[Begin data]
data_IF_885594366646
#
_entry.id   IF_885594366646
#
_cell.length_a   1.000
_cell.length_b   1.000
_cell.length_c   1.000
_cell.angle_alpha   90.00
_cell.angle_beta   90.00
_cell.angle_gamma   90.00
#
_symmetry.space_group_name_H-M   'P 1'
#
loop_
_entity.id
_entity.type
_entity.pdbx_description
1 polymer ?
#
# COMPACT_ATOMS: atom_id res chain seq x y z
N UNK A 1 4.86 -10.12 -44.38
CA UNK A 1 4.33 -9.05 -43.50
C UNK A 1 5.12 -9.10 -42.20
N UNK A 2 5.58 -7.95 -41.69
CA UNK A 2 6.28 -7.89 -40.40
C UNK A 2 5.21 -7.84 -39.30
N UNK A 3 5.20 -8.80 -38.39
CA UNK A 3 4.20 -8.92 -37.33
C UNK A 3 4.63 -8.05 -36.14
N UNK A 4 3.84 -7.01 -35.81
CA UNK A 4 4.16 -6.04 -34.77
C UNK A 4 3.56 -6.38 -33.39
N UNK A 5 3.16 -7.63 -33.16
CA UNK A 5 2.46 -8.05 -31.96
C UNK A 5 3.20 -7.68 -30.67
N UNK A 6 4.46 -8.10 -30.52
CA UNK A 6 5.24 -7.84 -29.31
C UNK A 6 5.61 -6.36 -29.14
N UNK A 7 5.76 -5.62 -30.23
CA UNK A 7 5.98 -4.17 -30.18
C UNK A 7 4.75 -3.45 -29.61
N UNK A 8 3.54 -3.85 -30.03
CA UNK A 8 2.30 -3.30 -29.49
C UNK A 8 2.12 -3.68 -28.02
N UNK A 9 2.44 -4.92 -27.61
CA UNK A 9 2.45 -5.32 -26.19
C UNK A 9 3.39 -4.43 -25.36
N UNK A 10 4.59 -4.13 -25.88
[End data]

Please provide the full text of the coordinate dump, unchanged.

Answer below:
data_IF_885594366646
#
_entry.id   IF_885594366646
#
_cell.length_a   1.000
_cell.length_b   1.000
_cell.length_c   1.000
_cell.angle_alpha   90.00
_cell.angle_beta   90.00
_cell.angle_gamma   90.00
#
_symmetry.space_group_name_H-M   'P 1'
#
loop_
_entity.id
_entity.type
_entity.pdbx_description
1 polymer ?
#
# COMPACT_ATOMS: atom_id res chain seq x y z
N UNK A 1 4.86 -10.12 -44.38
CA UNK A 1 4.33 -9.05 -43.50
C UNK A 1 5.12 -9.10 -42.20
N UNK A 2 5.58 -7.95 -41.69
CA UNK A 2 6.28 -7.89 -40.40
C UNK A 2 5.21 -7.84 -39.30
N UNK A 3 5.20 -8.80 -38.39
CA UNK A 3 4.20 -8.92 -37.33
C UNK A 3 4.63 -8.05 -36.14
N UNK A 4 3.84 -7.01 -35.81
CA UNK A 4 4.16 -6.04 -34.77
C UNK A 4 3.56 -6.38 -33.39
N UNK A 5 3.16 -7.63 -33.16
CA UNK A 5 2.46 -8.05 -31.96
C UNK A 5 3.20 -7.68 -30.67
N UNK A 6 4.46 -8.10 -30.52
CA UNK A 6 5.24 -7.84 -29.31
C UNK A 6 5.61 -6.36 -29.14
N UNK A 7 5.76 -5.62 -30.23
CA UNK A 7 5.98 -4.17 -30.18
C UNK A 7 4.75 -3.45 -29.61
N UNK A 8 3.54 -3.85 -30.03
CA UNK A 8 2.30 -3.30 -29.49
C UNK A 8 2.12 -3.68 -28.02
N UNK A 9 2.44 -4.92 -27.61
CA UNK A 9 2.45 -5.32 -26.19
C UNK A 9 3.39 -4.43 -25.36
N UNK A 10 4.59 -4.13 -25.88